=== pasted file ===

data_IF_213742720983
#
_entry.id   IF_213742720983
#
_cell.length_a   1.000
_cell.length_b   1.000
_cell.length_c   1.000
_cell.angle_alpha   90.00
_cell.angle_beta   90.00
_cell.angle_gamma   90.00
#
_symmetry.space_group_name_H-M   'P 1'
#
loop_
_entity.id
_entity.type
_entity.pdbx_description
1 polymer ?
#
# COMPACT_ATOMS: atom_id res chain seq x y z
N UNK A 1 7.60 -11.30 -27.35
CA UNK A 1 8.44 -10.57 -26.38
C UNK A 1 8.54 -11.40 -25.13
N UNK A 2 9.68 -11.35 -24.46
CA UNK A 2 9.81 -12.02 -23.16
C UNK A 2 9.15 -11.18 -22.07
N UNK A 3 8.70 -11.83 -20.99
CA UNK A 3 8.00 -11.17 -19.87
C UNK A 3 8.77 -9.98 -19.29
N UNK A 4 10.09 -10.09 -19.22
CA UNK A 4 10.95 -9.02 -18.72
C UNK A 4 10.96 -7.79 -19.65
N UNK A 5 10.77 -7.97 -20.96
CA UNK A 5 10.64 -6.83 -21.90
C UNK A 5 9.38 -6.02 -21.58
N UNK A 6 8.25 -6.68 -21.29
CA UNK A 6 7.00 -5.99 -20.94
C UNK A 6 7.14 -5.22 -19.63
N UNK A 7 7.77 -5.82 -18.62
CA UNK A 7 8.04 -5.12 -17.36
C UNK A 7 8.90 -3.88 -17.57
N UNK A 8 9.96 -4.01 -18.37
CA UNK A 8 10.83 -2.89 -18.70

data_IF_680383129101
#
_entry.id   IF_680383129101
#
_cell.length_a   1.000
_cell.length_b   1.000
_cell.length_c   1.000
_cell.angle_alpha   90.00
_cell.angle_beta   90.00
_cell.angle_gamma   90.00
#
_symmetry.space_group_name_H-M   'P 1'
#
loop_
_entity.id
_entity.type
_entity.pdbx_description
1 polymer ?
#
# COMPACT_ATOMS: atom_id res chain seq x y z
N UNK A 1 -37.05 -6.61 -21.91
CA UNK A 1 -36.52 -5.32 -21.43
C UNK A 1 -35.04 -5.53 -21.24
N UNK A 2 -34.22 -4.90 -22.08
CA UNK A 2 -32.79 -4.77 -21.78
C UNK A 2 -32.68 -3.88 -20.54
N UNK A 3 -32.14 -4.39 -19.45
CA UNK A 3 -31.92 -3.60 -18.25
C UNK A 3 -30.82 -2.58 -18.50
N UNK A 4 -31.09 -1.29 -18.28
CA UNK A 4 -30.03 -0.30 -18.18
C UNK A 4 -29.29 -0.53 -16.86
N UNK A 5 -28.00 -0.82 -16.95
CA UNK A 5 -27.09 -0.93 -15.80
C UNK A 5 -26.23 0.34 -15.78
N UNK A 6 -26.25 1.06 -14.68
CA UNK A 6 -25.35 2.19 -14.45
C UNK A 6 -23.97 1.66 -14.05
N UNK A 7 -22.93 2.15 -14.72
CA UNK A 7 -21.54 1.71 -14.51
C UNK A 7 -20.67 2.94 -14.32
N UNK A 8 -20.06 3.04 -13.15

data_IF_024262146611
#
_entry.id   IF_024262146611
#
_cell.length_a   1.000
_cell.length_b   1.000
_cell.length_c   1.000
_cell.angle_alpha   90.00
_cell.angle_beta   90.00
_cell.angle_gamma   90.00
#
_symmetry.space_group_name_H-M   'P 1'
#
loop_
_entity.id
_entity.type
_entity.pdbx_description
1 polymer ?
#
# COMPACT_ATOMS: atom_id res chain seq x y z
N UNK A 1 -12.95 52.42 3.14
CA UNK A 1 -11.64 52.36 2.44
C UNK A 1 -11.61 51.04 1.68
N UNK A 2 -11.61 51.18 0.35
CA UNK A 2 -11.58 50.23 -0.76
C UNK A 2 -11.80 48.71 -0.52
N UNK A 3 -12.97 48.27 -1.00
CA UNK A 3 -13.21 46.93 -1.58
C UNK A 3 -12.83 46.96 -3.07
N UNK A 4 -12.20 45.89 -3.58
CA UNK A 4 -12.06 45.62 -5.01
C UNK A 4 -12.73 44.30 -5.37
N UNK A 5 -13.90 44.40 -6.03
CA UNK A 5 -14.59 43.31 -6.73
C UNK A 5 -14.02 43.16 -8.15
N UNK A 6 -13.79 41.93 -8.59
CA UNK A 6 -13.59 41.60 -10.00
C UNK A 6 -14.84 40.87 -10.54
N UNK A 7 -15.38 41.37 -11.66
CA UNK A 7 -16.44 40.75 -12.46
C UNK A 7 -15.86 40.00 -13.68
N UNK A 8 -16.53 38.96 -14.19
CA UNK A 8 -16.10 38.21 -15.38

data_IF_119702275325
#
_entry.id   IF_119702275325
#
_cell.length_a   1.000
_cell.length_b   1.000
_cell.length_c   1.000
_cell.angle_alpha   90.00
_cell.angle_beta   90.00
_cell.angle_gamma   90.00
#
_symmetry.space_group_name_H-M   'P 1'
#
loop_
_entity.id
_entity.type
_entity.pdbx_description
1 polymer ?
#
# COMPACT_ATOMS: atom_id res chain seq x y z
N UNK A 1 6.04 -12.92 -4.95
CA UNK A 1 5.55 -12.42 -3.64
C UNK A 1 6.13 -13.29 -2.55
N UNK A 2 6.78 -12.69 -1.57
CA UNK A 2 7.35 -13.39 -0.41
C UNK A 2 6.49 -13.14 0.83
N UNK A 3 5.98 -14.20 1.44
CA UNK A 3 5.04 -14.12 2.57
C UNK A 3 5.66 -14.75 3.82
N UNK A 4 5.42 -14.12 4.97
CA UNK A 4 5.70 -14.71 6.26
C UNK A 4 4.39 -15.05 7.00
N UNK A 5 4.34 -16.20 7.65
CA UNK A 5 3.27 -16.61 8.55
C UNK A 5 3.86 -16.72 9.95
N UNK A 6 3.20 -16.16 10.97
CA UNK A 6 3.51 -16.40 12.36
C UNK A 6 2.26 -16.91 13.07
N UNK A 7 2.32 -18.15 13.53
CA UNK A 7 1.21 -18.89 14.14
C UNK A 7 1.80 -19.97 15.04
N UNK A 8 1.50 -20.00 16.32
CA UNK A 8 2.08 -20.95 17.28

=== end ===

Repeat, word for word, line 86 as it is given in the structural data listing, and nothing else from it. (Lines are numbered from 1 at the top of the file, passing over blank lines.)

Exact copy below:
data_IF_024262146611